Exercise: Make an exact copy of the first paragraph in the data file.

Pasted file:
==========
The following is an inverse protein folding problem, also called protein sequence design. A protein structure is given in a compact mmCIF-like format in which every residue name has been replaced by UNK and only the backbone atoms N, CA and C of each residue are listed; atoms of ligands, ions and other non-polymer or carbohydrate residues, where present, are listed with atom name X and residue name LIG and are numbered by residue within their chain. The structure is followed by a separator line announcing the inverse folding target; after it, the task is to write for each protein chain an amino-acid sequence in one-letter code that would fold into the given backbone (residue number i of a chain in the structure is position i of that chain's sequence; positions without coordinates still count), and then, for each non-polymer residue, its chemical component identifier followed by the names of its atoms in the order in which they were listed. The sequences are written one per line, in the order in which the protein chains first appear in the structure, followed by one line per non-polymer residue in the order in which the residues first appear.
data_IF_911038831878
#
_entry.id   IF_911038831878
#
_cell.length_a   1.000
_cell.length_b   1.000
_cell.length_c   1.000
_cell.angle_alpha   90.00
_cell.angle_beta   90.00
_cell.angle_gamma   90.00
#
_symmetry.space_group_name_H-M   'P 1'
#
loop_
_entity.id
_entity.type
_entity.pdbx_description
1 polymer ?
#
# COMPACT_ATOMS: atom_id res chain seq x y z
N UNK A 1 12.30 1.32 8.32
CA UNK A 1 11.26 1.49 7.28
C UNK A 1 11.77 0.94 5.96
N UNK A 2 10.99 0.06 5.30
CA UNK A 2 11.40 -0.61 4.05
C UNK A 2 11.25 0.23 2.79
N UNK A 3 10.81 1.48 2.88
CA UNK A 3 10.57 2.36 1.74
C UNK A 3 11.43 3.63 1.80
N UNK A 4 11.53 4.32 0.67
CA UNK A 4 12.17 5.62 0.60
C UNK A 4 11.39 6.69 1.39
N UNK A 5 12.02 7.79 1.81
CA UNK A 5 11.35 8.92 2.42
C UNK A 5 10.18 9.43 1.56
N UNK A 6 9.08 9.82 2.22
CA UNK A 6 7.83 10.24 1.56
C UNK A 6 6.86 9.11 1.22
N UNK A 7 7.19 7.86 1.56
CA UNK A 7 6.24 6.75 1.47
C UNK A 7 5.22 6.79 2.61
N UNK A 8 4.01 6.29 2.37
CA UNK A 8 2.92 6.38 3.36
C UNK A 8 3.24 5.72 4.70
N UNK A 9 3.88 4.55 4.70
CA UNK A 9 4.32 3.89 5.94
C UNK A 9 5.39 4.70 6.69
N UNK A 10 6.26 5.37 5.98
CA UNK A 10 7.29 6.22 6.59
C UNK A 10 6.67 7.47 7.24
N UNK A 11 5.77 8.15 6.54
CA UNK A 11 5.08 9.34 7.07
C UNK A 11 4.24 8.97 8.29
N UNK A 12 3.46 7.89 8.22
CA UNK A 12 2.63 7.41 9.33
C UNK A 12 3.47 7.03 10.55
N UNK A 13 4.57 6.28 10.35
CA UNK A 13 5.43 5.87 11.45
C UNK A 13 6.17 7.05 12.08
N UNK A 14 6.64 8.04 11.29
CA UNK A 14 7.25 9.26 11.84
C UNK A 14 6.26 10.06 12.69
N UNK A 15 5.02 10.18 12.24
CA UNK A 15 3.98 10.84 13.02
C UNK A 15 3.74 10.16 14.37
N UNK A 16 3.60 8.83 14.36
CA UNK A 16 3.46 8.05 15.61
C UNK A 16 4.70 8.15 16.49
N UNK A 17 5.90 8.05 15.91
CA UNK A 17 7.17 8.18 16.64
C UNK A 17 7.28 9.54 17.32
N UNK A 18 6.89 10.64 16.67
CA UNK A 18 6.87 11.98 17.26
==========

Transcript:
The following is an inverse protein folding problem, also called protein sequence design. A protein structure is given in a compact mmCIF-like format in which every residue name has been replaced by UNK and only the backbone atoms N, CA and C of each residue are listed; atoms of ligands, ions and other non-polymer or carbohydrate residues, where present, are listed with atom name X and residue name LIG and are numbered by residue within their chain. The structure is followed by a separator line announcing the inverse folding target; after it, the task is to write for each protein chain an amino-acid sequence in one-letter code that would fold into the given backbone (residue number i of a chain in the structure is position i of that chain's sequence; positions without coordinates still count), and then, for each non-polymer residue, its chemical component identifier followed by the names of its atoms in the order in which they were listed. The sequences are written one per line, in the order in which the protein chains first appear in the structure, followed by one line per non-polymer residue in the order in which the residues first appear.